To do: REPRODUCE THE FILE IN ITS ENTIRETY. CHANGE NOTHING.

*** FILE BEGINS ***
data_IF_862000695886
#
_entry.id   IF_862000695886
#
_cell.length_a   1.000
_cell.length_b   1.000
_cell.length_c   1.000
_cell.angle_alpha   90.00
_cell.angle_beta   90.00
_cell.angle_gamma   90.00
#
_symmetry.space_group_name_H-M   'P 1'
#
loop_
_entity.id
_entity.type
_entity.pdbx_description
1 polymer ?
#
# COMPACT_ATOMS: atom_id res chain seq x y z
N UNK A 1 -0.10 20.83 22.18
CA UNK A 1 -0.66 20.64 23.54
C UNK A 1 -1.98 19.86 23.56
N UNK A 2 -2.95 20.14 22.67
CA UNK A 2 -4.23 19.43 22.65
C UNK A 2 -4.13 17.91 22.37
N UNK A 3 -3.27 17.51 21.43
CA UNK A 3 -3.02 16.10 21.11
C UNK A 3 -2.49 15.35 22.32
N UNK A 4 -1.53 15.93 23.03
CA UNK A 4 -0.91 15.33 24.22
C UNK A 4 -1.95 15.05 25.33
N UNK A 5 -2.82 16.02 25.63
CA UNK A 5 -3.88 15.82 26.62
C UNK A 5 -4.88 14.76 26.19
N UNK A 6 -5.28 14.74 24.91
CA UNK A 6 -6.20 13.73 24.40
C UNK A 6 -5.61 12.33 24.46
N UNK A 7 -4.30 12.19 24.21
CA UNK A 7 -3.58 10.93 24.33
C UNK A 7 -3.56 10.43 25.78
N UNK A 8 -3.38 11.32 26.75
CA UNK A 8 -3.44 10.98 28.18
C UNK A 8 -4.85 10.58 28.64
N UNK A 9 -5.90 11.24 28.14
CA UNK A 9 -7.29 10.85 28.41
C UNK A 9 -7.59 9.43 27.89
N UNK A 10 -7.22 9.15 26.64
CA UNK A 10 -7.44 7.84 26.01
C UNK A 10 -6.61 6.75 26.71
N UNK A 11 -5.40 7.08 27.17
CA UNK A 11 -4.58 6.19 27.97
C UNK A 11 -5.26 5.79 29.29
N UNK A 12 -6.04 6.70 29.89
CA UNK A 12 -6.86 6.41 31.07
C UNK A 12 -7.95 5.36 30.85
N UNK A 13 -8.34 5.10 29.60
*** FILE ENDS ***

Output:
data_IF_862000695886
#
_entry.id   IF_862000695886
#
_cell.length_a   1.000
_cell.length_b   1.000
_cell.length_c   1.000
_cell.angle_alpha   90.00
_cell.angle_beta   90.00
_cell.angle_gamma   90.00
#
_symmetry.space_group_name_H-M   'P 1'
#
loop_
_entity.id
_entity.type
_entity.pdbx_description
1 polymer ?
#
# COMPACT_ATOMS: atom_id res chain seq x y z
N UNK A 1 -0.10 20.83 22.18
CA UNK A 1 -0.66 20.64 23.54
C UNK A 1 -1.98 19.86 23.56
N UNK A 2 -2.95 20.14 22.67
CA UNK A 2 -4.23 19.43 22.65
C UNK A 2 -4.13 17.91 22.37
N UNK A 3 -3.27 17.51 21.43
CA UNK A 3 -3.02 16.10 21.11
C UNK A 3 -2.49 15.35 22.32
N UNK A 4 -1.53 15.93 23.03
CA UNK A 4 -0.91 15.33 24.22
C UNK A 4 -1.95 15.05 25.33
N UNK A 5 -2.82 16.02 25.63
CA UNK A 5 -3.88 15.82 26.62
C UNK A 5 -4.88 14.76 26.19
N UNK A 6 -5.28 14.74 24.91
CA UNK A 6 -6.20 13.73 24.40
C UNK A 6 -5.61 12.33 24.46
N UNK A 7 -4.30 12.19 24.21
CA UNK A 7 -3.58 10.93 24.33
C UNK A 7 -3.56 10.43 25.78
N UNK A 8 -3.38 11.32 26.75
CA UNK A 8 -3.44 10.98 28.18
C UNK A 8 -4.85 10.58 28.64
N UNK A 9 -5.90 11.24 28.14
CA UNK A 9 -7.29 10.85 28.41
C UNK A 9 -7.59 9.43 27.89
N UNK A 10 -7.22 9.15 26.64
CA UNK A 10 -7.44 7.84 26.01
C UNK A 10 -6.61 6.75 26.71
N UNK A 11 -5.40 7.08 27.17
CA UNK A 11 -4.58 6.19 27.97
C UNK A 11 -5.26 5.79 29.29
N UNK A 12 -6.04 6.70 29.89
CA UNK A 12 -6.86 6.41 31.07
C UNK A 12 -7.95 5.36 30.85
N UNK A 13 -8.34 5.10 29.60